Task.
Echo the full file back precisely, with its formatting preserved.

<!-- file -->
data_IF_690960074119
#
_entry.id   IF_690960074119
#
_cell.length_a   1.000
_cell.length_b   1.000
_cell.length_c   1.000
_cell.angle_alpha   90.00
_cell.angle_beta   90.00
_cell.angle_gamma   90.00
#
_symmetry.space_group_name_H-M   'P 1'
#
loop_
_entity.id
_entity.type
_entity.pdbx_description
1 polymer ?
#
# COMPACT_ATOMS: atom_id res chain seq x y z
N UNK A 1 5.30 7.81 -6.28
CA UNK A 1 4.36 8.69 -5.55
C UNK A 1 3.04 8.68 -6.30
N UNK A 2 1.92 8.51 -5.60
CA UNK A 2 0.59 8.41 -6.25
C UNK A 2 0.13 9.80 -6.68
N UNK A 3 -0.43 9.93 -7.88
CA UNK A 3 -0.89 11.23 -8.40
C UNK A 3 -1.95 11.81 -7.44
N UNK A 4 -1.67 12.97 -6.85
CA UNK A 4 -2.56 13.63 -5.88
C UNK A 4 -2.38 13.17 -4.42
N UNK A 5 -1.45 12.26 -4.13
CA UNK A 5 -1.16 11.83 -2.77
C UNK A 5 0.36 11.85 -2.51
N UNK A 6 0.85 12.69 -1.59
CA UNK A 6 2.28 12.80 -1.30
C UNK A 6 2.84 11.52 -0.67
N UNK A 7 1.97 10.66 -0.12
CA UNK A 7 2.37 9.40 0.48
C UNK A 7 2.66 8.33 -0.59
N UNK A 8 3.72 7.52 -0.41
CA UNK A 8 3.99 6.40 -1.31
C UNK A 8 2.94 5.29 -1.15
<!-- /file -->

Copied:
data_IF_690960074119
#
_entry.id   IF_690960074119
#
_cell.length_a   1.000
_cell.length_b   1.000
_cell.length_c   1.000
_cell.angle_alpha   90.00
_cell.angle_beta   90.00
_cell.angle_gamma   90.00
#
_symmetry.space_group_name_H-M   'P 1'
#
loop_
_entity.id
_entity.type
_entity.pdbx_description
1 polymer ?
#
# COMPACT_ATOMS: atom_id res chain seq x y z
N UNK A 1 5.30 7.81 -6.28
CA UNK A 1 4.36 8.69 -5.55
C UNK A 1 3.04 8.68 -6.30
N UNK A 2 1.92 8.51 -5.60
CA UNK A 2 0.59 8.41 -6.25
C UNK A 2 0.13 9.80 -6.68
N UNK A 3 -0.43 9.93 -7.88
CA UNK A 3 -0.89 11.23 -8.40
C UNK A 3 -1.95 11.81 -7.44
N UNK A 4 -1.67 12.97 -6.85
CA UNK A 4 -2.56 13.63 -5.88
C UNK A 4 -2.38 13.17 -4.42
N UNK A 5 -1.45 12.26 -4.13
CA UNK A 5 -1.16 11.83 -2.77
C UNK A 5 0.36 11.85 -2.51
N UNK A 6 0.85 12.69 -1.59
CA UNK A 6 2.28 12.80 -1.30
C UNK A 6 2.84 11.52 -0.67
N UNK A 7 1.97 10.66 -0.12
CA UNK A 7 2.37 9.40 0.48
C UNK A 7 2.66 8.33 -0.59
N UNK A 8 3.72 7.52 -0.41
CA UNK A 8 3.99 6.40 -1.31
C UNK A 8 2.94 5.29 -1.15